‘We need reform’: Seattle councilmember highlights need for cannabis equity
Feb 21, 2022, 12:03 PM | Updated: 6:14 pm
Seattle Councilmember Teresa Mosqueda hosted a panel in the council’s finance committee last week, focused on promoting racial equity in the local cannabis industry.
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As Mosqueda noted, “cannabis is a booming industry in Seattle,” with more than 60 stores selling over $185 million worth of cannabis products in 2021 alone. According to data presented in the committee, the median sales per month for a single cannabis retail shop last year was nearly $485,000, while the most profitable location sold an estimated $12 million worth of products over the course of the entire year.
“However, that wealth and access has not been equitable,” Mosqueda clarified.
The Washington State Liquor and Cannabis Board estimates that just 3% of Washington’s cannabis shops are majority Black owned, while Seattle doesn’t have any that fit that description. While former Sonics star Shawn Kemp is the namesake of a recently-opened shop in Seattle, he only owns a 5% stake in the business.
Mosqueda further pointed out that communities of color were disproportionately targeted for marijuana-related arrests prior to legalization, despite roughly equal levels of use among all racial demographics. After marijuana was legalized, “Black people were largely left out of ownership opportunities,” she noted.
We need reform, redistribution, and restoration. Cannabis workers have been on the frontline and should have access to greater training, upward mobility, and job protections. Cities around the country have worked on this issue and we can learn a lot from them! pic.twitter.com/1lgShcRtrw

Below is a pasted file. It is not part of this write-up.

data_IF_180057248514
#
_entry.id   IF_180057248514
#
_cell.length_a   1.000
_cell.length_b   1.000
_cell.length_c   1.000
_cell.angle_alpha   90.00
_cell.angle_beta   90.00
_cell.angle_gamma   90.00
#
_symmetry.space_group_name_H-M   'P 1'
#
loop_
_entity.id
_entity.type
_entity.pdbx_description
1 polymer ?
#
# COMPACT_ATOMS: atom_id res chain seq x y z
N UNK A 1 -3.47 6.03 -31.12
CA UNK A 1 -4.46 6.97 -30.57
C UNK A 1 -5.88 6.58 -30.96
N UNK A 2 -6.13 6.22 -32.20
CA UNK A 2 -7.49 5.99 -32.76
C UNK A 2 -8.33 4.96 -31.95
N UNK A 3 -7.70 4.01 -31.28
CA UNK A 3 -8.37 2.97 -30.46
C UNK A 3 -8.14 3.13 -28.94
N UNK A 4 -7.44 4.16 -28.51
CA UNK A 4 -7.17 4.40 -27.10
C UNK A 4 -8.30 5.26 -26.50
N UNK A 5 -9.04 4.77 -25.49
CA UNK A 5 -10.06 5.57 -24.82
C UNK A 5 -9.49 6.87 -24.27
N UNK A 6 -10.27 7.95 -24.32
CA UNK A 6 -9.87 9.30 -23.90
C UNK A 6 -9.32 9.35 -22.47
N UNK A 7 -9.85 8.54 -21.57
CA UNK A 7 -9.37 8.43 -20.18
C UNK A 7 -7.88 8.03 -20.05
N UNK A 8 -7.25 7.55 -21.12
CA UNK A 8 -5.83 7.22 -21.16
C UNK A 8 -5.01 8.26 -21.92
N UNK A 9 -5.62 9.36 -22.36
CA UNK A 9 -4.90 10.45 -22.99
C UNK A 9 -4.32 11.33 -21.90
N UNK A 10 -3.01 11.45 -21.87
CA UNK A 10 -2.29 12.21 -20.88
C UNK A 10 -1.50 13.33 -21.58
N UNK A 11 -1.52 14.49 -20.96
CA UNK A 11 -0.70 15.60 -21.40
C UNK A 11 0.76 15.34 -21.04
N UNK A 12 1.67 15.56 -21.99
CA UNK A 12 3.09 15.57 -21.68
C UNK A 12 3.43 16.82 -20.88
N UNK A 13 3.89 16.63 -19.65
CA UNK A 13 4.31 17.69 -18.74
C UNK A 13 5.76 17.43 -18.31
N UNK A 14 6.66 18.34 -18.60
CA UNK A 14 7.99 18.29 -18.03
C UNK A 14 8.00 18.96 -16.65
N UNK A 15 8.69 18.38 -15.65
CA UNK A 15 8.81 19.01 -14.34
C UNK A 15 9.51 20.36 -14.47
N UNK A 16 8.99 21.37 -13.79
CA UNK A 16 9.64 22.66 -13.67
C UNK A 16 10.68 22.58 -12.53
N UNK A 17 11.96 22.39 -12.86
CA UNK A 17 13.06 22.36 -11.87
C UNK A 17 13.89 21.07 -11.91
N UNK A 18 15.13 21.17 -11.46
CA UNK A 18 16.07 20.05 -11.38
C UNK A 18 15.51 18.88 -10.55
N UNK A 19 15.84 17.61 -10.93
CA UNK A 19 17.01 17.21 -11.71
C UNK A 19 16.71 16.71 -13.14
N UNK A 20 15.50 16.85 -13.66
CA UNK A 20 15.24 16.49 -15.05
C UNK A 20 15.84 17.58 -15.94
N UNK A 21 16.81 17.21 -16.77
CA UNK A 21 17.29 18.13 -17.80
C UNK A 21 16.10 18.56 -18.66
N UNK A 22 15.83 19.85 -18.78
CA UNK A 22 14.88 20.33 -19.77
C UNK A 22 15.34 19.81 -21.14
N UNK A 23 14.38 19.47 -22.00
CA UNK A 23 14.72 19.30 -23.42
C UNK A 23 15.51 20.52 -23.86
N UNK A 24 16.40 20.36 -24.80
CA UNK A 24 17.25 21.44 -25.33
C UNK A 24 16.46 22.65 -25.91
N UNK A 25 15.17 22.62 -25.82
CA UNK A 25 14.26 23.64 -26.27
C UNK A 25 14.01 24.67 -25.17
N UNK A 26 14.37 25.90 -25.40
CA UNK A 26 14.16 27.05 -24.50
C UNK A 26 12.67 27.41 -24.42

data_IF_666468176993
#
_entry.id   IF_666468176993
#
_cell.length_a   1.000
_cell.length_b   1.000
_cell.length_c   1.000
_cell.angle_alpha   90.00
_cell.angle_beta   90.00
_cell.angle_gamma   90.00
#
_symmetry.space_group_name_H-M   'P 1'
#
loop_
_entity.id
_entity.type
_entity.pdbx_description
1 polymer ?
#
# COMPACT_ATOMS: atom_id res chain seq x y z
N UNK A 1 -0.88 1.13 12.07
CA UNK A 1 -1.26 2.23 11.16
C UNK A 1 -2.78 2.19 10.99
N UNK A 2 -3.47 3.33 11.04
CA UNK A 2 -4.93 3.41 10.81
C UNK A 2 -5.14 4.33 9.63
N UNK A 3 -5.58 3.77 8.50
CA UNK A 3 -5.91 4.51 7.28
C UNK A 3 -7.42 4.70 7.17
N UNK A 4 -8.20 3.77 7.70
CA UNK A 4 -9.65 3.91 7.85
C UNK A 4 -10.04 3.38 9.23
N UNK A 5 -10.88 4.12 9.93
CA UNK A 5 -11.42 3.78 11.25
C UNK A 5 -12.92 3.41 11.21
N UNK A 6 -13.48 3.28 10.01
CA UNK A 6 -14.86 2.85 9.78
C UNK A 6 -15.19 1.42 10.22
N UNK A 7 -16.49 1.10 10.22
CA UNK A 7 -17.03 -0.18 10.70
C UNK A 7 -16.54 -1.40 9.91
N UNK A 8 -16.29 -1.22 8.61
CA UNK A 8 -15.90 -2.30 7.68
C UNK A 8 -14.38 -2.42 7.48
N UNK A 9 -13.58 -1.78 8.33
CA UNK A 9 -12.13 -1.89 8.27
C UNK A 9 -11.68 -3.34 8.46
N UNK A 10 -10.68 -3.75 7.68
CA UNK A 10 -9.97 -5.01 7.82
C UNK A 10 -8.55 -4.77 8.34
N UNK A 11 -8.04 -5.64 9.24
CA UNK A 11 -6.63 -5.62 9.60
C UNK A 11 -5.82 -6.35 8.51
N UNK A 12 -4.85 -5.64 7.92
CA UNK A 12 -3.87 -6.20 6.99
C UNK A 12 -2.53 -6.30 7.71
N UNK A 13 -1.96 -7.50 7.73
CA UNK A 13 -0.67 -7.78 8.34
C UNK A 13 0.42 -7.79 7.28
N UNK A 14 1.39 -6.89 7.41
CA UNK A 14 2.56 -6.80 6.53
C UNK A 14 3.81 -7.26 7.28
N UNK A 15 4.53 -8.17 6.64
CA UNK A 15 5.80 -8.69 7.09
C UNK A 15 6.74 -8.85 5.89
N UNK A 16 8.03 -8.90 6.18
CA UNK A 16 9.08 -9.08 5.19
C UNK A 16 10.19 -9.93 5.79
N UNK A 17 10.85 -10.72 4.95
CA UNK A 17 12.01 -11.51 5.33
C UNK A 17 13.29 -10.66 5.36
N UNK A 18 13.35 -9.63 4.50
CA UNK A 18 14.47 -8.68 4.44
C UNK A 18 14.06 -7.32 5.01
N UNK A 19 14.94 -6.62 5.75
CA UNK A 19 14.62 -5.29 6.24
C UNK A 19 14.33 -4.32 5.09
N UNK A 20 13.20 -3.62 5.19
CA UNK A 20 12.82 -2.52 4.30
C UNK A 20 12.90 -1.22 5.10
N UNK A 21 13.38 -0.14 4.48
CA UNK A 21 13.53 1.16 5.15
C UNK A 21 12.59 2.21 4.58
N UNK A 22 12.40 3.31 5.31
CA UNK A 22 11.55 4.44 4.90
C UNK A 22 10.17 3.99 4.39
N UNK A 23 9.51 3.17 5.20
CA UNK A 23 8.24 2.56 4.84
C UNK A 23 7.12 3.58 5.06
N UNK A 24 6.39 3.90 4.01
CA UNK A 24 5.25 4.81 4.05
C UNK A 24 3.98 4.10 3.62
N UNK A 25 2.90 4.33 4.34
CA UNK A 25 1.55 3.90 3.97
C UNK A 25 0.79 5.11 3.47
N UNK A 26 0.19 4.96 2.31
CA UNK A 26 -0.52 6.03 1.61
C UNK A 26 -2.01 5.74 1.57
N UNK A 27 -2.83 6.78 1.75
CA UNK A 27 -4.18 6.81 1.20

— Councilmember Teresa Mosqueda (@CMTMosqueda) February 16, 2022
Mosqueda hopes to address that by following the lead of major cities in California, many of which have programs focused on “cannabis equity funding, training for cannabis workers, and social equity licenses.”
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In San Francisco, newly-registered cannabis firms are required to submit a plan detailing their commitment toward diversity goals. Sacramento has “explicit hiring requirements” baked into an incubator program, mandating that 30% of a firm’s workforce be “comprised of equity-eligible employees.”
For Seattle, Mosqueda highlighted a handful of community priorities, including investments in “advancement, career growth and ownership opportunities for Black, Indigenous and People of Color in the cannabis industry,” as well as increased training, benefits, and protections for workers.
“We need reform, redistribution, and restoration,” she proposed.
Mosqueda has yet to introduce specific legislation toward those goals, but expressed a hope to learn from other cities on the best way to move forward.